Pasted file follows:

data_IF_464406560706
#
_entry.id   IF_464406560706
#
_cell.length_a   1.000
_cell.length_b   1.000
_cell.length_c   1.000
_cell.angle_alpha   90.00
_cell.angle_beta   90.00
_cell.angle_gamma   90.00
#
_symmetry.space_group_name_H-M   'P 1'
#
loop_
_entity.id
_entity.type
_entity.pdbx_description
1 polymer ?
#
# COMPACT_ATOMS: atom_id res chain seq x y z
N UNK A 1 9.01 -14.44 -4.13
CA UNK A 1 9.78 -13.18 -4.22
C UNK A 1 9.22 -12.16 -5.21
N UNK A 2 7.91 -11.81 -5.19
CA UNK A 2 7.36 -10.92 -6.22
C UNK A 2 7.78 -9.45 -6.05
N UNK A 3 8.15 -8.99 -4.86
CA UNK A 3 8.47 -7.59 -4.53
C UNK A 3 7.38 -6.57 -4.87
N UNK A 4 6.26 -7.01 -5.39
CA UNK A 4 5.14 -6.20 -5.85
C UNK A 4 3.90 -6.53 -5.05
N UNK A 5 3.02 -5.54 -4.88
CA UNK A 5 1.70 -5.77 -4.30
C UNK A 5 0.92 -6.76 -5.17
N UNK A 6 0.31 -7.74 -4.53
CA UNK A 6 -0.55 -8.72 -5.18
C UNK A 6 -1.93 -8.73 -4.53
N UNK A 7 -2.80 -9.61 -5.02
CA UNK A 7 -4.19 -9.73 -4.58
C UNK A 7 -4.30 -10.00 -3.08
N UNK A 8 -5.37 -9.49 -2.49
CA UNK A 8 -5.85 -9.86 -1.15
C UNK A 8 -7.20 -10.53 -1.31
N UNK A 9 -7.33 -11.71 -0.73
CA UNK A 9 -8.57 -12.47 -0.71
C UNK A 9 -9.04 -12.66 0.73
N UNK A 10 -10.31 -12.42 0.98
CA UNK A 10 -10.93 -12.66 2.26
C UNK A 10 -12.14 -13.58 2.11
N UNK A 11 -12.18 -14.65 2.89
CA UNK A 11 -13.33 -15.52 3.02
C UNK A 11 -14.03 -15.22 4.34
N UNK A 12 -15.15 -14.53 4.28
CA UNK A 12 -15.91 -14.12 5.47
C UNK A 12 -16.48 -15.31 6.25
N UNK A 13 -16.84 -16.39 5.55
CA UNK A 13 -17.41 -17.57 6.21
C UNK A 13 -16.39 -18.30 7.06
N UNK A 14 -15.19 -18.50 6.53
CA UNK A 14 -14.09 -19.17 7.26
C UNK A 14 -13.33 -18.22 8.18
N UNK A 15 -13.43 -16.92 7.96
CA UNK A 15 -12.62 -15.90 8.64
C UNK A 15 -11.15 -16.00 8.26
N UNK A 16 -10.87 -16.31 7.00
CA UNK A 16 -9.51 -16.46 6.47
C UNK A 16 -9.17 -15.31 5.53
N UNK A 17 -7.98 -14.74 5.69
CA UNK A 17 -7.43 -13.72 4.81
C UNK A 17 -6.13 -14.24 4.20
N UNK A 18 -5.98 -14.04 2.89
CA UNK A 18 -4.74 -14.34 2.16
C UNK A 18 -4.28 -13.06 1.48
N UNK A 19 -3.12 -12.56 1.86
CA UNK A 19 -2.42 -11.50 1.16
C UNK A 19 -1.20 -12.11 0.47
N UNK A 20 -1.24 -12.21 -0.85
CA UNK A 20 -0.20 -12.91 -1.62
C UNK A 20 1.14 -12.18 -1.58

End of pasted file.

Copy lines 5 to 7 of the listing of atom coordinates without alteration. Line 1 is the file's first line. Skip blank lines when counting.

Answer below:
_cell.length_a   1.000
_cell.length_b   1.000
_cell.length_c   1.000